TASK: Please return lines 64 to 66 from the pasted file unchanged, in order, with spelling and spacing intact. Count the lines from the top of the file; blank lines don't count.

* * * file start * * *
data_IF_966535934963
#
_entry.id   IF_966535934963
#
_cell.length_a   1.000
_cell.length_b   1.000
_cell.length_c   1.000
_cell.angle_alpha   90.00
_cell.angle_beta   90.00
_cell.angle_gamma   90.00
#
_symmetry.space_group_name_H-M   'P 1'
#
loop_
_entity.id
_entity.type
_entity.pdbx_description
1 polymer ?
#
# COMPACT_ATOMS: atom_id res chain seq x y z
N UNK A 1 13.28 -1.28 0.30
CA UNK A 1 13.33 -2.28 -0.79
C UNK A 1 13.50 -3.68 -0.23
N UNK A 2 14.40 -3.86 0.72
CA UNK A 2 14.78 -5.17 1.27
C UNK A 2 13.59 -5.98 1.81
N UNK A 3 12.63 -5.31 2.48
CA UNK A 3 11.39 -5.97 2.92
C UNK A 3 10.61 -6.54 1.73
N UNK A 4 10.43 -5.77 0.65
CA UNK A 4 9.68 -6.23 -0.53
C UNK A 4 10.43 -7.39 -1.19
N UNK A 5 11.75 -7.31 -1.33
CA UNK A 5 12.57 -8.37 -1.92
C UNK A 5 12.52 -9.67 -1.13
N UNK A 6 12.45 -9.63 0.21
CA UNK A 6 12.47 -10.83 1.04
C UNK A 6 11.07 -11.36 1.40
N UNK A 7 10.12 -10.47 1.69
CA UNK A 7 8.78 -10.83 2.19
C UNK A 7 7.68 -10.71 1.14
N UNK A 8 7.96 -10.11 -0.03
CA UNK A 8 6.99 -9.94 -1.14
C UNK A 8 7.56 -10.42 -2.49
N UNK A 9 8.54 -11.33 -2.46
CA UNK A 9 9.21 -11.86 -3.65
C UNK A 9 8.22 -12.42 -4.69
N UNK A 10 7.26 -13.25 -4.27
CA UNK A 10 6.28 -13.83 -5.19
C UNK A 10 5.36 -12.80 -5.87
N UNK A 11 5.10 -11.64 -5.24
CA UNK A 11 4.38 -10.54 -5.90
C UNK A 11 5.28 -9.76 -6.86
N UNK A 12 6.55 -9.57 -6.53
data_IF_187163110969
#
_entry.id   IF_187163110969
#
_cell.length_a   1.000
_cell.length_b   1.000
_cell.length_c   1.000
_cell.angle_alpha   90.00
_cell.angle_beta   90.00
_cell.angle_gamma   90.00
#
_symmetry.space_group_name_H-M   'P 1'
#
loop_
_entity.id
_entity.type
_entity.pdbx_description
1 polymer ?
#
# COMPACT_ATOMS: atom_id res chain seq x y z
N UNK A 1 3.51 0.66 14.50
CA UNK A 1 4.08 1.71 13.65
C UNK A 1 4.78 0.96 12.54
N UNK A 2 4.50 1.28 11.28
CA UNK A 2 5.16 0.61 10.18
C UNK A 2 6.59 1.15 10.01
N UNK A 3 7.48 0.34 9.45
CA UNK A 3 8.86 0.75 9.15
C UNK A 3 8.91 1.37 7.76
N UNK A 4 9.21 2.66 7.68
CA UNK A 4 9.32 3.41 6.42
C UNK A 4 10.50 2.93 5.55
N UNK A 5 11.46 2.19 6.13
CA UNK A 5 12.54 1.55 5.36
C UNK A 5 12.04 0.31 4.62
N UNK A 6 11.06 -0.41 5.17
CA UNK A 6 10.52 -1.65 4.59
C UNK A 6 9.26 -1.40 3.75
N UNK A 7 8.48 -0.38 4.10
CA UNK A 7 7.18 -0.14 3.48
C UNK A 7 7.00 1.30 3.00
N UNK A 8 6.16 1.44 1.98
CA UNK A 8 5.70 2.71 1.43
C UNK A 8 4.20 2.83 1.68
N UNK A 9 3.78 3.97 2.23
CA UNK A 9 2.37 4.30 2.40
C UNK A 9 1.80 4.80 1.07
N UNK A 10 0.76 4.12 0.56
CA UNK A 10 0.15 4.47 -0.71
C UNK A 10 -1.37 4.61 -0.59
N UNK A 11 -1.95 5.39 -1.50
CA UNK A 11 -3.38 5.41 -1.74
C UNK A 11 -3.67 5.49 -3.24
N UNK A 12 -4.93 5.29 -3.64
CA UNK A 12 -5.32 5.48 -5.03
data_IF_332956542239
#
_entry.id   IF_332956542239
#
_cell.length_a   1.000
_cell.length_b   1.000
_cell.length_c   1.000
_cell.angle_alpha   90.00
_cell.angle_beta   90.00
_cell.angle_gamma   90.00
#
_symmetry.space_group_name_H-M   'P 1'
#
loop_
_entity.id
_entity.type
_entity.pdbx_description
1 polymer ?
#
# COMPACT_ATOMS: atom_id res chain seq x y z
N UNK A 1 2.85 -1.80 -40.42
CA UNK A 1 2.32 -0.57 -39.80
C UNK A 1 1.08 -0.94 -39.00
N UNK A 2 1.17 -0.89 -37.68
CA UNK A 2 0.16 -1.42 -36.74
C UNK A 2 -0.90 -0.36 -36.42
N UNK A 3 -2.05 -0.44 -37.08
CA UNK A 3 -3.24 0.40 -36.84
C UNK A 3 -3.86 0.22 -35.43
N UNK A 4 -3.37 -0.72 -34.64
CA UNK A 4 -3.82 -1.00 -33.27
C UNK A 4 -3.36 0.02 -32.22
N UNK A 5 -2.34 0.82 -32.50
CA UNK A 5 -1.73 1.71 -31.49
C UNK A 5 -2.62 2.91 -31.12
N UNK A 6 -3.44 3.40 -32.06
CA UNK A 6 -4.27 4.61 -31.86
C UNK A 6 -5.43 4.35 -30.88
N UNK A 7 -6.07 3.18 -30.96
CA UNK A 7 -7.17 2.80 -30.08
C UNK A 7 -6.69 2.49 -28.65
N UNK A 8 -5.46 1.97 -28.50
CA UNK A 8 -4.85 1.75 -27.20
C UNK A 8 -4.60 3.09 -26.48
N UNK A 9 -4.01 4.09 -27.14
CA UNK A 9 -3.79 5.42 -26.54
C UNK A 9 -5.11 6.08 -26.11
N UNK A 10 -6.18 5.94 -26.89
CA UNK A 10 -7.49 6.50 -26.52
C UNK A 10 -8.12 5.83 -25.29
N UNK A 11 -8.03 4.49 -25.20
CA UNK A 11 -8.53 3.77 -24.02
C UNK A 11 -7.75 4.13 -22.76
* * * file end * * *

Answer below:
_cell.angle_gamma   90.00
#
_symmetry.space_group_name_H-M   'P 1'